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Roofs Should Balance Environmental Concerns and Practical Risks

Posted by Carrie Van Brunt-Wiley

Mar 10, 2014 11:02:00 AM

When builders raise the roof these days, they choose from many more options than just 20 years ago.

Formerly, they selected among unsustainable, impact-resistant asphalt tiles, wood shake roofs vulnerable to fires, and energy intensive tile roofs. Now, however, they have the ability to choose sustainability and durability—all at the same time.

Practical building weighs both green responsibility and risk. Just as some extremely durable roofing materials aren't eco-friendly, some "eco-roofs" present impractical risk. Risk matters, both to the buyer and to his or her home insurance provider. Premiums are based in large part on the amount of risk posed by a home. The roof is one of the key components—wind and hail damage, usually to roofs, is the most common home insurance claim, according to the Insurance Information Institute (III).

That's why, when searching for green building solutions for a client, you should focus on impact-resistant roofing materials with a UL 2218 class 3 or 4. They'll provide durability for the house while fulfilling your environmental responsibility.  

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Are We Using the “Right” Building Product? Part II

Posted by Mike Collignon

Oct 22, 2013 2:17:00 PM

Is “Greenwashing” Dead?

Often, salespeople will only provide standard marketing materials or point to their Web site as a source of their information, which won’t have any readily available documentation to back up their claims.

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Are We Using the “Right” Building Products and Materials?

Posted by Mike Collignon

Aug 26, 2013 2:28:00 PM

In the past 10 years or so, green building product availability and technology has increased along with the revision of energy efficiency codes. Unfortunately, there seems to be a disconnect in the coordination of available information for specifiers, code authors and code officials. This disconnect becomes more apparent when conflicts arise between unique building code requirements and energy code requirements. Add to the above a project attempting to meet green certification and a designer or builder may end up spending precious time and fees researching all of the variables.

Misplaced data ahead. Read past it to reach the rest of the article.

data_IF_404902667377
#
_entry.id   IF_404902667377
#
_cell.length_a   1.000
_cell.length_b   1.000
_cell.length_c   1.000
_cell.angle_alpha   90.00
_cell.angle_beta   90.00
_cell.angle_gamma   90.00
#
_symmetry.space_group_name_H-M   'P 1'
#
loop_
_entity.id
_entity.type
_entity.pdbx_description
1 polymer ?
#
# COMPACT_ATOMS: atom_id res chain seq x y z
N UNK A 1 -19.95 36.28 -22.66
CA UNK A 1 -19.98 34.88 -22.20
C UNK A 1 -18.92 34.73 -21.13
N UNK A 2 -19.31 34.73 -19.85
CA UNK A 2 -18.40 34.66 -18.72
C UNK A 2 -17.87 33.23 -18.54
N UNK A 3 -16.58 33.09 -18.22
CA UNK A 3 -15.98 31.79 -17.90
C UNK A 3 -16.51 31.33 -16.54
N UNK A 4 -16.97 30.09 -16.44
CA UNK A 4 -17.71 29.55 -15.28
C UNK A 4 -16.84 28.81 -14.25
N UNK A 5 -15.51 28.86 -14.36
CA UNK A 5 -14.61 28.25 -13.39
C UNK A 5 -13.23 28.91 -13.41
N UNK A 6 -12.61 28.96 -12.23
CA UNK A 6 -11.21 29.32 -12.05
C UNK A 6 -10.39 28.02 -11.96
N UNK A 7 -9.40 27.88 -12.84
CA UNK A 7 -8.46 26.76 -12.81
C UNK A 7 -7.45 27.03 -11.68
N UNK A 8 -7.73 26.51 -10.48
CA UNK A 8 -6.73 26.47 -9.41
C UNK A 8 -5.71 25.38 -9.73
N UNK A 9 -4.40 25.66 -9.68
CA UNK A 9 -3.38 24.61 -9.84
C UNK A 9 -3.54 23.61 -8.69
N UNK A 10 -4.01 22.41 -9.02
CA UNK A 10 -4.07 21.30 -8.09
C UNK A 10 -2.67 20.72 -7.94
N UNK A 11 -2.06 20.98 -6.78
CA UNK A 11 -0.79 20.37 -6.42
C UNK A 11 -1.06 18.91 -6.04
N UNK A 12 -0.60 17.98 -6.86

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Another Man's Treasure

Posted by Ron Jones

Oct 1, 2012 12:38:00 PM

IN A PREVIOUS LIFE, and in a younger man’s clothes, I had a chance to observe the world through a slightly different lens, one which frequently illuminated the simple truth that the value people place on something can vary greatly from one person to the next.

For example, my buddies and I would often buy deep-fried vegetable slices and other goodies from the carts of Asian street vendors who prepared their offerings in pots of boiling oil over red hot chunks of charcoal. We figured that if nothing else, the process was going to kill anything that might pose an immediate threat to our health, and besides, all the locals ate it, and the stuff was darned tasty.
What we also noticed at the time was that the treats were served up in sheets of paper rolled into cone shapes that made them easy to handle, and soaked up the excess oil as a bonus. The other really interesting observation was that the paper came from unexpected sources—such as
discarded maintenance manuals for U.S. fighter jets, mostly F-4s. At the time we found it humorous, and actually admired the resourcefulness of the street merchants.

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Mercury in Gypsum Wallboard: Quietly Turning Toxic?

Posted by Matt Power

Apr 14, 2010 11:33:00 AM

WE'VE ALL HEARD THE HORROR STORIES ABOUT CHINESE GYPSUM imported to the U.S. by now. And the first lawsuit just handed a couple of million to one of the aggrieved homeowners who used the stuff. We still don't know quite how far and wide that product nightmare will go.

But if we look at the event as simply a "one bad apple" situation, the same way Enron was "one bad apple" and Bear Stearns was "one bad apple," we're not investigating the underlying chemistry of what went wrong.

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